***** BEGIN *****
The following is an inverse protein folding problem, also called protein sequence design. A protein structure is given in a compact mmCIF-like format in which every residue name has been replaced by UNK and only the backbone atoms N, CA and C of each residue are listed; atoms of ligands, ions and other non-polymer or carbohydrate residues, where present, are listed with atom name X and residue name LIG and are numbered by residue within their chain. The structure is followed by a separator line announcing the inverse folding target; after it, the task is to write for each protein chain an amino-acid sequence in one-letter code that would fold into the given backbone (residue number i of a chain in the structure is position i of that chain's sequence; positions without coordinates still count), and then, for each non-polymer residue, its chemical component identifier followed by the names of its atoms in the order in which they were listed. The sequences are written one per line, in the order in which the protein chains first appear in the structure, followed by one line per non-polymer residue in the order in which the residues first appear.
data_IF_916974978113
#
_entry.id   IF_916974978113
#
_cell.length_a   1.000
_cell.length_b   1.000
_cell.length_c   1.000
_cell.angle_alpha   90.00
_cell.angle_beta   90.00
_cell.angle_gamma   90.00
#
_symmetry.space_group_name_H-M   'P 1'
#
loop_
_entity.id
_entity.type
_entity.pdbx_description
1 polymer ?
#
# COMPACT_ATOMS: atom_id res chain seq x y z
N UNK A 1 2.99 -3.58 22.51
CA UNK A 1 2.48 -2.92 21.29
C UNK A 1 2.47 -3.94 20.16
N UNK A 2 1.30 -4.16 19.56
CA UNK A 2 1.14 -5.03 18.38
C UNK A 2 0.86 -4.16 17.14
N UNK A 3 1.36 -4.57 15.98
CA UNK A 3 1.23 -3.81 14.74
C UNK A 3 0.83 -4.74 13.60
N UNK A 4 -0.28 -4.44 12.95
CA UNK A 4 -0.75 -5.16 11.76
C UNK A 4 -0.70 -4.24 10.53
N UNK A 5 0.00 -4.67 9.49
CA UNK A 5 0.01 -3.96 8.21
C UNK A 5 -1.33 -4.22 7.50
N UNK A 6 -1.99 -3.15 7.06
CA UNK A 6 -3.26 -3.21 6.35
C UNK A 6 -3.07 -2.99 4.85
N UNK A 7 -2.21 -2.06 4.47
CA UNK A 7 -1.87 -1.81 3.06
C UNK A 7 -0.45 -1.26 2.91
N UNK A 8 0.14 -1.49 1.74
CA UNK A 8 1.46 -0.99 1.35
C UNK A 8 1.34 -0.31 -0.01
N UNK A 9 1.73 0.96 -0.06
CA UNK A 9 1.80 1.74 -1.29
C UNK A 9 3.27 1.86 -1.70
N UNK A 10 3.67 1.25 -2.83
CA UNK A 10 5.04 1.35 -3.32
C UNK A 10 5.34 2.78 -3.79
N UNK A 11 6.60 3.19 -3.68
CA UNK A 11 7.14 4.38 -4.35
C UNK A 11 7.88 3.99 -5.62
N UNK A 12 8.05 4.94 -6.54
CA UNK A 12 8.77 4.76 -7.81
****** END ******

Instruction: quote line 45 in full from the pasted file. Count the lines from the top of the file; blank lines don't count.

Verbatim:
C UNK A 8 1.34 -0.31 -0.01